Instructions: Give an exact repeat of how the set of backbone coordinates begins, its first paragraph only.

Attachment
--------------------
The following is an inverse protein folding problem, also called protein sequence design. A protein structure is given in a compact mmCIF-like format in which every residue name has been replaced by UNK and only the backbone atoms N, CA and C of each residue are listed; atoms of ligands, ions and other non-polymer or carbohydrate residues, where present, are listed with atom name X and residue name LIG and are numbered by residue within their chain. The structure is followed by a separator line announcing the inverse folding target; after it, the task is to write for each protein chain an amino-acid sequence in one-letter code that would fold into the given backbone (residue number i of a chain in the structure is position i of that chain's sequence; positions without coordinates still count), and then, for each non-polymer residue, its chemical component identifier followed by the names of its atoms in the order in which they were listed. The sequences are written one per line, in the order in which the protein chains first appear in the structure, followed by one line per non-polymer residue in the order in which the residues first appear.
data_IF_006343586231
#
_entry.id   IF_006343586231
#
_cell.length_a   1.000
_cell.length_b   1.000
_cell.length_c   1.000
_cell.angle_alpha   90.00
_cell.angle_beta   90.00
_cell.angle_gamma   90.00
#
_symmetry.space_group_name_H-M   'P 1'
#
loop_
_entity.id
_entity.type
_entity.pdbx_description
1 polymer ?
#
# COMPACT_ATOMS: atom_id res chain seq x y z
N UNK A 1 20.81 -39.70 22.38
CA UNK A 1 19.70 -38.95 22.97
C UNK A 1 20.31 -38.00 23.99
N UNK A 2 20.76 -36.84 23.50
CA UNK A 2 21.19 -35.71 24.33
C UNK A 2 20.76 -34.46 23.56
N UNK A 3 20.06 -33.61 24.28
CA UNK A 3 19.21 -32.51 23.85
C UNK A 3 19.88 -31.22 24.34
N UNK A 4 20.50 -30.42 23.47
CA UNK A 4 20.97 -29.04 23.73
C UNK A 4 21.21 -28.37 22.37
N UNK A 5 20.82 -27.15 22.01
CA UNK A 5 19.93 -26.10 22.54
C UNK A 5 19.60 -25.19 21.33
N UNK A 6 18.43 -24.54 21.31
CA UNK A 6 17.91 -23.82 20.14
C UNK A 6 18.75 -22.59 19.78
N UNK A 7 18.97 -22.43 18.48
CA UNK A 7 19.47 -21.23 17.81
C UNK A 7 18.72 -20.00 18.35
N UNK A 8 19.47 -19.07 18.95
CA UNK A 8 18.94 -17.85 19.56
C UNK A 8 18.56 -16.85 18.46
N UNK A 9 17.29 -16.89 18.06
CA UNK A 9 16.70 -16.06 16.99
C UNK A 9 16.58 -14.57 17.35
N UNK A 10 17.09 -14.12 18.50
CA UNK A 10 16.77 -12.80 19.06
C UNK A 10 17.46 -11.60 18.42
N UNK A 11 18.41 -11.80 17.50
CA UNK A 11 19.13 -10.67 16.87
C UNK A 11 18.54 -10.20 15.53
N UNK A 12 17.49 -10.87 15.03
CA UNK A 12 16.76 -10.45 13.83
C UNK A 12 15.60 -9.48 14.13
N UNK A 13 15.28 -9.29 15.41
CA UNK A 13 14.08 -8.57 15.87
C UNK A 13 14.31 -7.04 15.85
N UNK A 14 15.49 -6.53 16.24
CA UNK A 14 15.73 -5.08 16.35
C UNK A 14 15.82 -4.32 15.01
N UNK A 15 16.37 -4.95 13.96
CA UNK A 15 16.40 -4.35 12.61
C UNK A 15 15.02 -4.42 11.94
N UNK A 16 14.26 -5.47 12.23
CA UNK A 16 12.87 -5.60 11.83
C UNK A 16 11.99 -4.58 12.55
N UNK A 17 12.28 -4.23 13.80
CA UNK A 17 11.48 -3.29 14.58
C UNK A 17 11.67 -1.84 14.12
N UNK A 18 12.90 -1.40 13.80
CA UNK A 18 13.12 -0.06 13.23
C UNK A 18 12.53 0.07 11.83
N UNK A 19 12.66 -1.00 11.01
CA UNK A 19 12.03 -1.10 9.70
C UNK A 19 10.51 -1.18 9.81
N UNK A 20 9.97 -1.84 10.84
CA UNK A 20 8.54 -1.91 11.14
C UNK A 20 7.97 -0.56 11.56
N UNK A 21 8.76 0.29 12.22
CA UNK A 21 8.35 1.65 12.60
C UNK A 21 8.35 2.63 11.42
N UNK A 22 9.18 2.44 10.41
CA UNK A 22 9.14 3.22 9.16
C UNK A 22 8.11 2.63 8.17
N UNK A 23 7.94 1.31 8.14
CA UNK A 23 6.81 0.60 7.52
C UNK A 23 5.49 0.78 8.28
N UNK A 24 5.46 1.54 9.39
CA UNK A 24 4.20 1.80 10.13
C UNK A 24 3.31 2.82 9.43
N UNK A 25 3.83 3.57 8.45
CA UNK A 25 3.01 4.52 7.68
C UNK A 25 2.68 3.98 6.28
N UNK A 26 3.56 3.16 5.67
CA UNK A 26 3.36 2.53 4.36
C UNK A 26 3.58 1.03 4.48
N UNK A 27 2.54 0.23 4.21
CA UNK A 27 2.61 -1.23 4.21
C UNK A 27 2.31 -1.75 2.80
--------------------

The following is an inverse protein folding problem, also called protein sequence design. A protein structure is given in a compact mmCIF-like format in which every residue name has been replaced by UNK and only the backbone atoms N, CA and C of each residue are listed; atoms of ligands, ions and other non-polymer or carbohydrate residues, where present, are listed with atom name X and residue name LIG and are numbered by residue within their chain. The structure is followed by a separator line announcing the inverse folding target; after it, the task is to write for each protein chain an amino-acid sequence in one-letter code that would fold into the given backbone (residue number i of a chain in the structure is position i of that chain's sequence; positions without coordinates still count), and then, for each non-polymer residue, its chemical component identifier followed by the names of its atoms in the order in which they were listed. The sequences are written one per line, in the order in which the protein chains first appear in the structure, followed by one line per non-polymer residue in the order in which the residues first appear.